Getting Frank Miller’s Stamp of Approval: Miller was apprehensive about turning Sin City over to Robert Rodriguez. How was he about Snyder signing up to do 300? “He was hesitant,” explained Snyder. “I don’t think he thought that anyone would ever try to make a movie out of 300. When I’ve been with him and we’ve talked about it in these kinds of scenarios, he always seems to me to be very surprised that we picked it. It’s almost like a passion project for him. If you look at it in relation to his other work, it’s an anomaly in a lot of ways. I think the graphic novel world, it’s is an anomaly. It sort of exists outside the realm. The one thing that is consistent is who Leonidas is. Leonidas is Marv or he’s Batman. He’s the same guy. Frank likes that guy. He writes him a lot. I think his chance to have Leonidas march up to Thermopylae and fight like a madman and then die, that’s the thing he just likes.”
Following in Frank Miller’s Footsteps: Frank Miller has such a distinctive visual style yet in adapting 300 Snyder never worried over whether he was leaving his own mark on the material. “I didn’t really think about it in that way. Even when you try to get out of the way of something, you’re like a filter. You can’t help it because it goes through you and when it comes out the other side, it’s got people in it and there’s all sorts of stuff that happens so I really wasn’t worried about. The thing I love about a movie is its tone. That’s my favorite part of movies, the tone of the movie. What is it? What kind of a movie is it?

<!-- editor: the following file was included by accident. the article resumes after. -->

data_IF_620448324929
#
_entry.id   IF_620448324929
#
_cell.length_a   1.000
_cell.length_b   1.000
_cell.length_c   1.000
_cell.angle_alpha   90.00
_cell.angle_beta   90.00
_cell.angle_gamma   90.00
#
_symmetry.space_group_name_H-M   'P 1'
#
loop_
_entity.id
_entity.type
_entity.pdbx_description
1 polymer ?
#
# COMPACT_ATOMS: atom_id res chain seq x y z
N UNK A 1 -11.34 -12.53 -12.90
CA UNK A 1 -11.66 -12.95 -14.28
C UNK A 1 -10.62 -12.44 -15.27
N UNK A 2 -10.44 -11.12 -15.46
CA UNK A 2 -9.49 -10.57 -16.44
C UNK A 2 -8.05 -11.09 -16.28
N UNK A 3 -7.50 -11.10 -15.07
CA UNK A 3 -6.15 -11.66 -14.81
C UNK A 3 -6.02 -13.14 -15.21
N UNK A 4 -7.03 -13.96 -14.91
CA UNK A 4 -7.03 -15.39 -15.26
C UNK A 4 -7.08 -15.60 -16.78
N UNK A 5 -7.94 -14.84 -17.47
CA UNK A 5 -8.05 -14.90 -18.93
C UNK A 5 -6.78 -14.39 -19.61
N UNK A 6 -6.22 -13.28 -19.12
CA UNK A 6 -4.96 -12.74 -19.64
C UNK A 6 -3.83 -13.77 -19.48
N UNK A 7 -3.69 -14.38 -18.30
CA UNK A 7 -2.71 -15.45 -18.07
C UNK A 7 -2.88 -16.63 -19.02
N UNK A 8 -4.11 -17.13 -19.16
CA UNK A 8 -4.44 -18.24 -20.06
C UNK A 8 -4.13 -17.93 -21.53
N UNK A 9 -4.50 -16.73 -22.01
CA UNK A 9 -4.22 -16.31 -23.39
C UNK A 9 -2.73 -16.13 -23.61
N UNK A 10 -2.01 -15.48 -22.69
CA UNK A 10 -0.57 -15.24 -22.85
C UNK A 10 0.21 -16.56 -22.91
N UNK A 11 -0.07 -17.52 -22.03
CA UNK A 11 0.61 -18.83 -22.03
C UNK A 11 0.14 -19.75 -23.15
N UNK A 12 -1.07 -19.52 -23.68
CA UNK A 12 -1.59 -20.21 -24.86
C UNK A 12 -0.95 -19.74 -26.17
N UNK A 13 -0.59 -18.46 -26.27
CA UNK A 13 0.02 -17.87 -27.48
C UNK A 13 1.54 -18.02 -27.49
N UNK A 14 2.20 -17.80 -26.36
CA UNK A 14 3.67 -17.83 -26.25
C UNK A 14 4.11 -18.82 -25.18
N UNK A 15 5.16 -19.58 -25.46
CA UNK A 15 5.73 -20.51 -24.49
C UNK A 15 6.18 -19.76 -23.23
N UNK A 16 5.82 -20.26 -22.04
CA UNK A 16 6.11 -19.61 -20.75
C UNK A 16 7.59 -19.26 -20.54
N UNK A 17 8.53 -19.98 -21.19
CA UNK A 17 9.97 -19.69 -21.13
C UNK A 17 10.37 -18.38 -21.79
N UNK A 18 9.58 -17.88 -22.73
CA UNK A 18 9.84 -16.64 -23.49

I think when I did Dawn of the Dead my feeling with Dawn was that I wanted to make a movie that felt like a cult movie. You could feel it was organic and it was simple. It wasn’t going to be a lot of CGI and it was going to be a lot of makeup. When we went to do 300, I wanted to make a movie that felt like the graphic novel. The characters stood and they looked and they talked like the graphic novel, and that you felt the graphic novel. That was the most important thing to me because I felt like the story was there, was sort of the heroic nature of the film. But, the tone of it, the where it came from, I wanted you to feel it. So in that way, I used the graphic novel as a thing that informed the tone of the movie. That’s my favorite thing about the movie is that I feel that.”
Dealing with the MPAA: “It wasn’t that bad. On Dawn I had like five or six tries before I got my R. But we got an R right away so it was pretty cool. I don’t think the movie personally is that gory, 300. I think it’s so bizarre. I’ve had 50-year-old women see the movie and go, ‘Oh I thought it was cool.’ And I go, ‘What about all the gore?’ They’re like, ‘Oh it’s cool. It’s like art. It’s fancy.’ I think on one hand, yes, if you want to enjoy that you can. But I think on the other hand it’s abstract in a way. I think the MPAA looked at it and said, ‘Oh, it’s not Saving Private Ryan.’”